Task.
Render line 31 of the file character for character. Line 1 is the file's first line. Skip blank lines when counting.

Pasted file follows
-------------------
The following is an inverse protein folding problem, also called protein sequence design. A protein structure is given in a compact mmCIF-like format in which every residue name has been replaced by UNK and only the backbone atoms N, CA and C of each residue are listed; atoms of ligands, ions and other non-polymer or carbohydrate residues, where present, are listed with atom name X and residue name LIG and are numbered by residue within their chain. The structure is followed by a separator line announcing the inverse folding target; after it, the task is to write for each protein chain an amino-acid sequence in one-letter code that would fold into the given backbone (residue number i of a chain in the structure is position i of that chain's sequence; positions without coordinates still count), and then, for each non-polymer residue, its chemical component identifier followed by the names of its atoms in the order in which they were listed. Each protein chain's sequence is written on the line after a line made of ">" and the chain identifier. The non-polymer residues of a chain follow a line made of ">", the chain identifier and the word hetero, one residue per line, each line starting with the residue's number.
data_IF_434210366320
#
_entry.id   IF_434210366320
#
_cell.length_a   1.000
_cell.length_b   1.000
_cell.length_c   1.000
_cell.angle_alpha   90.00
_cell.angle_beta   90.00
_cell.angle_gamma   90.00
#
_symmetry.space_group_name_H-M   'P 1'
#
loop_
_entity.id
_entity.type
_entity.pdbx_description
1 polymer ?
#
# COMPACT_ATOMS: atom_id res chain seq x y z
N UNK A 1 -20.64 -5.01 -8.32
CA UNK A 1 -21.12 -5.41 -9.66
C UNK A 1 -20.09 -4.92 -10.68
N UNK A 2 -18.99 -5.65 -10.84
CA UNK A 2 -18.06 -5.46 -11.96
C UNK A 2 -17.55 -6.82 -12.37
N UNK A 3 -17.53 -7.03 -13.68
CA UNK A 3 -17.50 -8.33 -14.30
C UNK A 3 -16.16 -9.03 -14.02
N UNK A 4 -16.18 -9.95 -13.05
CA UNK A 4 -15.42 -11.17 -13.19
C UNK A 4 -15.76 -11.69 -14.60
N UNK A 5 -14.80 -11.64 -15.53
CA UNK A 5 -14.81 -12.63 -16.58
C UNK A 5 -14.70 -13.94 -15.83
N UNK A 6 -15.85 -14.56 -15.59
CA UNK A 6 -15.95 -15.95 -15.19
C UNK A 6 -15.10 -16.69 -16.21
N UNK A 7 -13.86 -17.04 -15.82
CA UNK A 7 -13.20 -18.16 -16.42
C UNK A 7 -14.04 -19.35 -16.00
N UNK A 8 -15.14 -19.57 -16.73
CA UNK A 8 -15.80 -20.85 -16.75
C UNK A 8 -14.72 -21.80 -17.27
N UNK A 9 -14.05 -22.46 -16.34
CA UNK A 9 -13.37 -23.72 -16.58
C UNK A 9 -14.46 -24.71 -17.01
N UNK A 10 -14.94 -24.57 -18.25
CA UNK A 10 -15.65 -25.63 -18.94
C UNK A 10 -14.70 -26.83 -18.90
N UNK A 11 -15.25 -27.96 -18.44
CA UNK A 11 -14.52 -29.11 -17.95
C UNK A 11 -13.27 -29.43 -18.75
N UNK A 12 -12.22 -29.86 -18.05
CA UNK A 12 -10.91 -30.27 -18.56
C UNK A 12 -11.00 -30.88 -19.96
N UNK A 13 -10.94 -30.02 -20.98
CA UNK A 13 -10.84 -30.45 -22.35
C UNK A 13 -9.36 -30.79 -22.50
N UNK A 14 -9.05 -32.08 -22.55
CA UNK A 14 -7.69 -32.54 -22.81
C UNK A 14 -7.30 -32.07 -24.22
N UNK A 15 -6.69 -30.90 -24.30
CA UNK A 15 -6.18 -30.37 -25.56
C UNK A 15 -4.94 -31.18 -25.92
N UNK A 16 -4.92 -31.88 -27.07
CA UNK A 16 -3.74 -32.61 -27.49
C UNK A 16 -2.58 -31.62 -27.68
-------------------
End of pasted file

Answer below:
N UNK A 4 -16.18 -9.95 -13.05